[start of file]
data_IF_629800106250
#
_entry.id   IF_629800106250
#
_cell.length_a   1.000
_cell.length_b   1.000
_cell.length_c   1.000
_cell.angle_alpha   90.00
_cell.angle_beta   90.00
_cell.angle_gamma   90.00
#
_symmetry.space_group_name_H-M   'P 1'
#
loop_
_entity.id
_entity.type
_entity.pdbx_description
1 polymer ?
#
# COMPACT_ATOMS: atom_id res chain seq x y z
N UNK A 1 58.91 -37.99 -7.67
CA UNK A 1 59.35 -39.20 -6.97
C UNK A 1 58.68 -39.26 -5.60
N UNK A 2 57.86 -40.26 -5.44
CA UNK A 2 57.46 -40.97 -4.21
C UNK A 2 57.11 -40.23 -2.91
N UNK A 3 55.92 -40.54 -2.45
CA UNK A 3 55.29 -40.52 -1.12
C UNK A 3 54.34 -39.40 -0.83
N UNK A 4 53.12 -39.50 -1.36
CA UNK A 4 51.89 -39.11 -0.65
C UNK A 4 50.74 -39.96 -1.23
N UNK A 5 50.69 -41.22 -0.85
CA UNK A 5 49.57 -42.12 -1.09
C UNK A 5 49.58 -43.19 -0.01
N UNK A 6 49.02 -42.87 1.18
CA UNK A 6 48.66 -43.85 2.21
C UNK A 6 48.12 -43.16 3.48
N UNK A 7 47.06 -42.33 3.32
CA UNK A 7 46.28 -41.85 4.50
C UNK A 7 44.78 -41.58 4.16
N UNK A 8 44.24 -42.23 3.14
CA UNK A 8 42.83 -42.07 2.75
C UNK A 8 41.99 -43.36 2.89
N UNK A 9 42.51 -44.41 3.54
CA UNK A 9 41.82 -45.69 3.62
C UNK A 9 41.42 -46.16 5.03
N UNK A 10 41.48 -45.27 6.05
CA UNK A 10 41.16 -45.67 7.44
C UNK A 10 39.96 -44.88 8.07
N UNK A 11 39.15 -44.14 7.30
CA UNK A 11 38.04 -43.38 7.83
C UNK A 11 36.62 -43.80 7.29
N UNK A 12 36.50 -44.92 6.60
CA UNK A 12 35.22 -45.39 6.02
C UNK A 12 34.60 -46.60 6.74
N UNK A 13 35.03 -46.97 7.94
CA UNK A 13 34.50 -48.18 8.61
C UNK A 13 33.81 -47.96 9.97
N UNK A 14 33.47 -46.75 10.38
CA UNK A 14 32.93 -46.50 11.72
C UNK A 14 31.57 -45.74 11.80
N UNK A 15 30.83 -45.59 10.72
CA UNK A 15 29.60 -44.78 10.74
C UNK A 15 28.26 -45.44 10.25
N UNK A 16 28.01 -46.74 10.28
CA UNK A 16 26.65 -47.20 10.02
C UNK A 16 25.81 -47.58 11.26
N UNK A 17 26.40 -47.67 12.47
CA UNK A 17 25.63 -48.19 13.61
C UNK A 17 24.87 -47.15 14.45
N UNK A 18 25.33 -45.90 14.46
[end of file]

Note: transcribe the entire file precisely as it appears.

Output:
data_IF_629800106250
#
_entry.id   IF_629800106250
#
_cell.length_a   1.000
_cell.length_b   1.000
_cell.length_c   1.000
_cell.angle_alpha   90.00
_cell.angle_beta   90.00
_cell.angle_gamma   90.00
#
_symmetry.space_group_name_H-M   'P 1'
#
loop_
_entity.id
_entity.type
_entity.pdbx_description
1 polymer ?
#
# COMPACT_ATOMS: atom_id res chain seq x y z
N UNK A 1 58.91 -37.99 -7.67
CA UNK A 1 59.35 -39.20 -6.97
C UNK A 1 58.68 -39.26 -5.60
N UNK A 2 57.86 -40.26 -5.44
CA UNK A 2 57.46 -40.97 -4.21
C UNK A 2 57.11 -40.23 -2.91
N UNK A 3 55.92 -40.54 -2.45
CA UNK A 3 55.29 -40.52 -1.12
C UNK A 3 54.34 -39.40 -0.83
N UNK A 4 53.12 -39.50 -1.36
CA UNK A 4 51.89 -39.11 -0.65
C UNK A 4 50.74 -39.96 -1.23
N UNK A 5 50.69 -41.22 -0.85
CA UNK A 5 49.57 -42.12 -1.09
C UNK A 5 49.58 -43.19 -0.01
N UNK A 6 49.02 -42.87 1.18
CA UNK A 6 48.66 -43.85 2.21
C UNK A 6 48.12 -43.16 3.48
N UNK A 7 47.06 -42.33 3.32
CA UNK A 7 46.28 -41.85 4.50
C UNK A 7 44.78 -41.58 4.16
N UNK A 8 44.24 -42.23 3.14
CA UNK A 8 42.83 -42.07 2.75
C UNK A 8 41.99 -43.36 2.89
N UNK A 9 42.51 -44.41 3.54
CA UNK A 9 41.82 -45.69 3.62
C UNK A 9 41.42 -46.16 5.03
N UNK A 10 41.48 -45.27 6.05
CA UNK A 10 41.16 -45.67 7.44
C UNK A 10 39.96 -44.88 8.07
N UNK A 11 39.15 -44.14 7.30
CA UNK A 11 38.04 -43.38 7.83
C UNK A 11 36.62 -43.80 7.29
N UNK A 12 36.50 -44.92 6.60
CA UNK A 12 35.22 -45.39 6.02
C UNK A 12 34.60 -46.60 6.74
N UNK A 13 35.03 -46.97 7.94
CA UNK A 13 34.50 -48.18 8.61
C UNK A 13 33.81 -47.96 9.97
N UNK A 14 33.47 -46.75 10.38
CA UNK A 14 32.93 -46.50 11.72
C UNK A 14 31.57 -45.74 11.80
N UNK A 15 30.83 -45.59 10.72
CA UNK A 15 29.60 -44.78 10.74
C UNK A 15 28.26 -45.44 10.25
N UNK A 16 28.01 -46.74 10.28
CA UNK A 16 26.65 -47.20 10.02
C UNK A 16 25.81 -47.58 11.26
N UNK A 17 26.40 -47.67 12.47
CA UNK A 17 25.63 -48.19 13.61
C UNK A 17 24.87 -47.15 14.45
N UNK A 18 25.33 -45.90 14.46